Author ncoghlan
Recipients CuriousLearner, Eric.Wieser, Rodolpho.Eckhardt, belopolsky, brian.curtin, eric.araujo, georg.brandl, henriquebastos, ncoghlan, robcliffe, ron_adam, terry.reedy
Date 2018-07-24.10:32:54
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Message-id <1532428374.84.0.56676864532.issue8525@psf.upfronthosting.co.za>
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This is a UX problem folks: dynamic unbounded lists are inherently problematic in a line based information display.

For methods on a class, there's the natural constraint that broad class APIs are a problem for a variety of reasons, but there's no such design constraint for exception hierarchies.

In a Fedora Python 3.6 shell (with the Fedora abrt exception handling hook loaded), Exception has 31 subclasses, and OSError has 17.

In a 3.6 shell venv (with no Fedora abrt hook), those numbers are 20 and 13. 

But if you import assorted Django modules then the number of Exception subclasses grows significantly, while the number of OSError subclasses grows slightly:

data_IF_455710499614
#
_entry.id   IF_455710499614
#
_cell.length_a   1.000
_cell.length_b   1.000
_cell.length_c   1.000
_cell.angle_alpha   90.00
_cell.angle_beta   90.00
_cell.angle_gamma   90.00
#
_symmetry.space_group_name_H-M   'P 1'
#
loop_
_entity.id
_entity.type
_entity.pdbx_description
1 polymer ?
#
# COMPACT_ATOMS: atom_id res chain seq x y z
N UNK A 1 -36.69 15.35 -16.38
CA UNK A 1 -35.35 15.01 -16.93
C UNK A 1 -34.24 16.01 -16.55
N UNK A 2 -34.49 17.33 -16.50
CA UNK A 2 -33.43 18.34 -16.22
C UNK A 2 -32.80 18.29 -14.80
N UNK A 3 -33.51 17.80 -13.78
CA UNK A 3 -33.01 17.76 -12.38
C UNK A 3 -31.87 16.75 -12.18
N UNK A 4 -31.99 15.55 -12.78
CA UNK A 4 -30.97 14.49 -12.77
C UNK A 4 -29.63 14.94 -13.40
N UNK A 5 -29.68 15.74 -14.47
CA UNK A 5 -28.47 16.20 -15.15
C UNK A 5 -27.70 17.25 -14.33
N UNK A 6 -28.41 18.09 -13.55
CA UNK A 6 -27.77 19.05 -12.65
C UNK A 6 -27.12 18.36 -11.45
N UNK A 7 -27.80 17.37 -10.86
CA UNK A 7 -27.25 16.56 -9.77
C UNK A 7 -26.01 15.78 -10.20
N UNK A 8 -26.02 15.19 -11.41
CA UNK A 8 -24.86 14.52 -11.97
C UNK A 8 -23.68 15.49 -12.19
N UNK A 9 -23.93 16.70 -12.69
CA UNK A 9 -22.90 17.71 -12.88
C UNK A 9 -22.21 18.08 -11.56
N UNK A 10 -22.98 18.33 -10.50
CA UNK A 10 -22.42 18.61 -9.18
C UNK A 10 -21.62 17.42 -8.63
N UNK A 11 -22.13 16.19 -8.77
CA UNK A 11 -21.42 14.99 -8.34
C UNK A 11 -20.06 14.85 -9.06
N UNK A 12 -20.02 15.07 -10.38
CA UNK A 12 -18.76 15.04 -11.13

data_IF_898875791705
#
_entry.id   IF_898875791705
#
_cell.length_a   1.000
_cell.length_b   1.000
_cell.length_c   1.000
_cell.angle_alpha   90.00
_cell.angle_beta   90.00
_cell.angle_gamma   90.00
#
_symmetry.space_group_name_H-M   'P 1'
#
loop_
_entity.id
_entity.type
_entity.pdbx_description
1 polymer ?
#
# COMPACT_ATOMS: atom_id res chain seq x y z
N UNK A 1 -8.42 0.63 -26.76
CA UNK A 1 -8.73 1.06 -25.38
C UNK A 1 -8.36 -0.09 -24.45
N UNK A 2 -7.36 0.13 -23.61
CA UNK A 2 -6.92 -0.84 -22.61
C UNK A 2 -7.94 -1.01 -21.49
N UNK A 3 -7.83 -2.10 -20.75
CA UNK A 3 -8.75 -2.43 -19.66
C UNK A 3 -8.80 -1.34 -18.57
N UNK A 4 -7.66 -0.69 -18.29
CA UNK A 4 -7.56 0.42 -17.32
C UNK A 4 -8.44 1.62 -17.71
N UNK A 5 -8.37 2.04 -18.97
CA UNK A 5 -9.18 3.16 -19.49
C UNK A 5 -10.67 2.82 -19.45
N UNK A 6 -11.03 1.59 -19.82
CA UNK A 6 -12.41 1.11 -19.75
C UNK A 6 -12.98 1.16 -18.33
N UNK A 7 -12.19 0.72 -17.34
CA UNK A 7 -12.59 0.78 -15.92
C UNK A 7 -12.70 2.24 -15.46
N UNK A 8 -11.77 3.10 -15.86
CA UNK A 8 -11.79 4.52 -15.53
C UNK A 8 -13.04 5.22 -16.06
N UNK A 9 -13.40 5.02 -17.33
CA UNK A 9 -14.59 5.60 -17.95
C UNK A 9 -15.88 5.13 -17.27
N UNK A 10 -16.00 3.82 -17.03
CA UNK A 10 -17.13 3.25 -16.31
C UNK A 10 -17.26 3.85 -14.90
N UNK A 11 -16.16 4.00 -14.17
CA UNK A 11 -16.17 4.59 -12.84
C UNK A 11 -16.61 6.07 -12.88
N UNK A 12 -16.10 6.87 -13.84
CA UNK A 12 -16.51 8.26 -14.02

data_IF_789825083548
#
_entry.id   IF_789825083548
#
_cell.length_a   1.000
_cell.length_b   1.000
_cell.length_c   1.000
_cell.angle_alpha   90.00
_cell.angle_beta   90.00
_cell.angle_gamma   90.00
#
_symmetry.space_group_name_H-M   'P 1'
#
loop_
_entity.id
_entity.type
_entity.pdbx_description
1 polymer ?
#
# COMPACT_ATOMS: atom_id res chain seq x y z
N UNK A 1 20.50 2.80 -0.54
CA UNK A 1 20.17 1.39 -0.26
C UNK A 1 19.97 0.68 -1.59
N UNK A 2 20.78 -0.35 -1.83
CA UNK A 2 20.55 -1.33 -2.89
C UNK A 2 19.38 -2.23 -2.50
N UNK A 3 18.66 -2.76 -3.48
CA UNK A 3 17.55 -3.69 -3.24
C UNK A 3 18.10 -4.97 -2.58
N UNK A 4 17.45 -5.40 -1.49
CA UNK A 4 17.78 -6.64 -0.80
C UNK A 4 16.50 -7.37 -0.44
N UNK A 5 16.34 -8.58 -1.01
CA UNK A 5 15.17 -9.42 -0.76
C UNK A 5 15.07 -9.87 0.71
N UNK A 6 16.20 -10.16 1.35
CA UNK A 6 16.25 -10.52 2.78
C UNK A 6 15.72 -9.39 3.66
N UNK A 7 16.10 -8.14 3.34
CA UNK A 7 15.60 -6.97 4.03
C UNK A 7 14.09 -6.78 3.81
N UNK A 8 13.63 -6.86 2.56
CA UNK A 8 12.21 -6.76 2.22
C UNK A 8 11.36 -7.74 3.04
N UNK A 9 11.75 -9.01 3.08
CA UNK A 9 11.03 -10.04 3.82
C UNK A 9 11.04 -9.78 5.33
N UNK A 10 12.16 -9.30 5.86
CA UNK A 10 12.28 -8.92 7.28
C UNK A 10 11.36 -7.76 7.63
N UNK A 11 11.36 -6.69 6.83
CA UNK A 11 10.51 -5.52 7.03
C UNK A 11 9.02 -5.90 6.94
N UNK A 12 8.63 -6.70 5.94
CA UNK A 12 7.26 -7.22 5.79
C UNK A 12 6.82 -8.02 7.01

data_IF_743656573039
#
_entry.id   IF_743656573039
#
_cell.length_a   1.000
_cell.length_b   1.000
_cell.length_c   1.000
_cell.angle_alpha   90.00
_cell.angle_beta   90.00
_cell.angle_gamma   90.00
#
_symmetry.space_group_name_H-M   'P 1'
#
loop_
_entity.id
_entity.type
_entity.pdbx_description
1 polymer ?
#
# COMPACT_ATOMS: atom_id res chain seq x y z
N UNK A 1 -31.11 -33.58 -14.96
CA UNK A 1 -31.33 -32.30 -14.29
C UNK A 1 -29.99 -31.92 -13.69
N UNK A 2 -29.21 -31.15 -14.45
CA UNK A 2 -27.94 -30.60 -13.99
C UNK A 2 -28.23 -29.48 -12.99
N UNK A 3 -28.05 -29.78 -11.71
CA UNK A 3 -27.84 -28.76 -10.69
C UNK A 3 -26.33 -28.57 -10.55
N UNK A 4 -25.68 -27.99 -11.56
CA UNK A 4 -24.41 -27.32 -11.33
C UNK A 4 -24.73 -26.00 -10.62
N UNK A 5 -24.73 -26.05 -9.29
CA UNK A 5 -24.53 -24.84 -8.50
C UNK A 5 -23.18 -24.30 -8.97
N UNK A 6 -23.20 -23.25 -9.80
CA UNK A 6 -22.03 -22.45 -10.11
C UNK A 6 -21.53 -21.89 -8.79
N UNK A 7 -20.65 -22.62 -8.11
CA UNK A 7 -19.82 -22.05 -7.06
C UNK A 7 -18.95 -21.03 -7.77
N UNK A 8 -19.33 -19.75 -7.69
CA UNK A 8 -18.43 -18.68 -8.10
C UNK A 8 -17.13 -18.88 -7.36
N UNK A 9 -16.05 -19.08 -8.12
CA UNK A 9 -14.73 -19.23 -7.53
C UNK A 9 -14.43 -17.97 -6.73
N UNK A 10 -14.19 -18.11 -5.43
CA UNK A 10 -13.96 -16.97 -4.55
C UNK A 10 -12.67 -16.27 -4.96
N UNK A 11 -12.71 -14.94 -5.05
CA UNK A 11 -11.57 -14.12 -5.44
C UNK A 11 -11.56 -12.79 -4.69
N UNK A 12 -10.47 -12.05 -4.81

>>> import django
>>> len(list(pkgutil.iter_modules(django.__path__)))
17
>>> len(Exception.__subclasses__())
76
>>> len(OSError.__subclasses__())
22

Having "help(Exception)" list 50+ different Django exceptions is unlikely to be informative for anyone.


In many ways, Python 2 was actually better in this regard, since you could just do "import exceptions; help(exceptions)" to get a nice overview of the full exception hierarchy using the standard logic for displaying.


The closest Python 3 currently gets to that is "import builtins; help(builtins)", which is significantly harder to discover.
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Date User Action Args
2018-07-24 10:32:54ncoghlansetrecipients: + ncoghlan, georg.brandl, terry.reedy, belopolsky, ron_adam, eric.araujo, brian.curtin, robcliffe, henriquebastos, Rodolpho.Eckhardt, Eric.Wieser, CuriousLearner
2018-07-24 10:32:54ncoghlansetmessageid: <1532428374.84.0.56676864532.issue8525@psf.upfronthosting.co.za>
2018-07-24 10:32:54ncoghlanlinkissue8525 messages
2018-07-24 10:32:54ncoghlancreate